Don't miss

Replay


LATEST SHOWS

EYE ON AFRICA

Somalia twin bombings kill 18 in Mogadishu

Read more

MEDIAWATCH

Arming the "good guys"?

Read more

THE DEBATE

Gun Control in the United States: Will the Florida shooting be the turning point?

Read more

FRANCE IN FOCUS

Giving a voice to the homeless in France

Read more

REPORTERS

'Never Again': The students pushing for US gun control

Read more

#TECH 24

A bright future for solar power

Read more

YOU ARE HERE

Winter in France's Burgundy vineyards

Read more

FOCUS

How French cyber police are patrolling the 'Dark Web'

Read more

ENCORE!

Marseille mon amour: Mediterranean city celebrates love

Read more

Africa

Libyan PM Al-Sarraj and Haftar agree to ceasefire at Paris talks

Text by FRANCE 24

Latest update : 2017-07-27

Libya’s UN-backed Prime Minister Fayez al-Sarraj and the divided country's eastern commander General Khalifa Haftar agreed to a conditional ceasefire and elections at Paris talks on Tuesday.

"We commit to a ceasefire and to refrain from any use of armed force for any purpose that does not strictly constitute counter-terrorism," the rival leaders said after the talks.

French President Emmanuel Macron
hosted the talks, stating that he hoped to “facilitate a political agreement” between the head of Libya's unity government and the powerful Egyptian-backed commander when they met at a chateau in La Celle Saint-Cloud, outside the French capital.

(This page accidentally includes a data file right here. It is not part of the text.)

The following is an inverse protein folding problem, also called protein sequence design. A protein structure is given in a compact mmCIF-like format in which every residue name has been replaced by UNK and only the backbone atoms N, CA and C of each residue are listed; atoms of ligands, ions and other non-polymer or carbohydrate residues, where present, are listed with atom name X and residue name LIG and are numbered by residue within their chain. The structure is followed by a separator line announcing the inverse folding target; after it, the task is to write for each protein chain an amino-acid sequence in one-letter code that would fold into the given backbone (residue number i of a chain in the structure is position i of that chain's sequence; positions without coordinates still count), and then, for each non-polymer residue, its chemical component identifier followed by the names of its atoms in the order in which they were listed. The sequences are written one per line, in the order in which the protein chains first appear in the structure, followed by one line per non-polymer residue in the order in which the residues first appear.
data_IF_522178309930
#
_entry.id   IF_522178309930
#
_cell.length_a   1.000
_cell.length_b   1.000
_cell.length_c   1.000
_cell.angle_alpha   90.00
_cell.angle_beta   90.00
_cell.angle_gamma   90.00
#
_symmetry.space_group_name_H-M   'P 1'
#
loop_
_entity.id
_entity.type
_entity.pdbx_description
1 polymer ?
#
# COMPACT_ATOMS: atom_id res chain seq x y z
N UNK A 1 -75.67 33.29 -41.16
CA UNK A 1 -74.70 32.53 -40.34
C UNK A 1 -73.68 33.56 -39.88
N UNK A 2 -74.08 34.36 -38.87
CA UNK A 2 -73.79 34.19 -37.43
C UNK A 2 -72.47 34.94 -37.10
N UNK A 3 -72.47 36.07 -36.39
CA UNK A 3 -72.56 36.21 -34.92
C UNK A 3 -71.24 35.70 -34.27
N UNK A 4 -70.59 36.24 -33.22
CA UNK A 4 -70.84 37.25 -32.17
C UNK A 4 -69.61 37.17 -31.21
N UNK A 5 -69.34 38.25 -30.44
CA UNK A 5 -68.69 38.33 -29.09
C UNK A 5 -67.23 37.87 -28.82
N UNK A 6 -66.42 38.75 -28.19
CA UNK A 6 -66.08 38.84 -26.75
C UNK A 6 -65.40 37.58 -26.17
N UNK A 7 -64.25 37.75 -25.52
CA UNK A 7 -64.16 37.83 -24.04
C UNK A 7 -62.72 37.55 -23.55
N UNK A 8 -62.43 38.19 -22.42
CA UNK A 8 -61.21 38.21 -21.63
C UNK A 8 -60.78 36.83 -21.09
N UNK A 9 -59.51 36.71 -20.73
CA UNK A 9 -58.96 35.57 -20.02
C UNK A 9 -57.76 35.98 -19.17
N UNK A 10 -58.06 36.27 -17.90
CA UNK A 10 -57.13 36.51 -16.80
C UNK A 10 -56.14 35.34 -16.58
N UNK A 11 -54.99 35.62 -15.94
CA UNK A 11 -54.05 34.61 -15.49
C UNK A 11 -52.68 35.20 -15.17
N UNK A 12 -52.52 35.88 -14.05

Conflict and chaos

One of the key problems is that Libya numbers two rival parliaments and three governments (the latest was formed in UN-brokered talks and was meant to replace the other two). Haftar rejected the authority of Sarraj’s UN-backed government as his forces gained ground in the east of the country, supported by Egypt and United Arab Emirates.

The Paris talks agreement follows a first contact between Sarraj and Haftar in Abu Dhabi back in May.

That meeting was seen as a tentative step towards reconciliation in Libya, which has been mired in conflict and chaos since the 2011 uprising, when longtime dictator Muammar Gaddafi was overthrown by rebels supported by a French-led NATO air campaign.

'Libya a priority for France', Macron

Macron pledged during his campaign to make Libya a priority for his administration.

"The cause of peace has made a lot of progress today," Macron told reporters after al-Serraj and Haftar shook hands, smiling, in front of cameras. "The Mediterranean (region) needs this peace."

“The situation in Libya is extremely worrying for the region because it is positioned on the doorstep of Europe — and, thus, France,” said an official at the Elysée palace on Monday. “For reasons of regional stability, the fight against terrorism and the fight against illegal immigration, the president of the republic wanted to immediately take initiatives for Libya.”

The Libyan strongman and the weak PM

Date created : 2017-07-25

  • LIBYA - FRANCE

    Can Macron’s Libya talks deliver anything more than a photo op?

    Read more

  • LIBYA

    More than 100 killed in attack on southern Libya airbase

    Read more

  • LIBYA

    Libyan strongman's forces lose control of key oil export terminal

    Read more

COMMENT(S)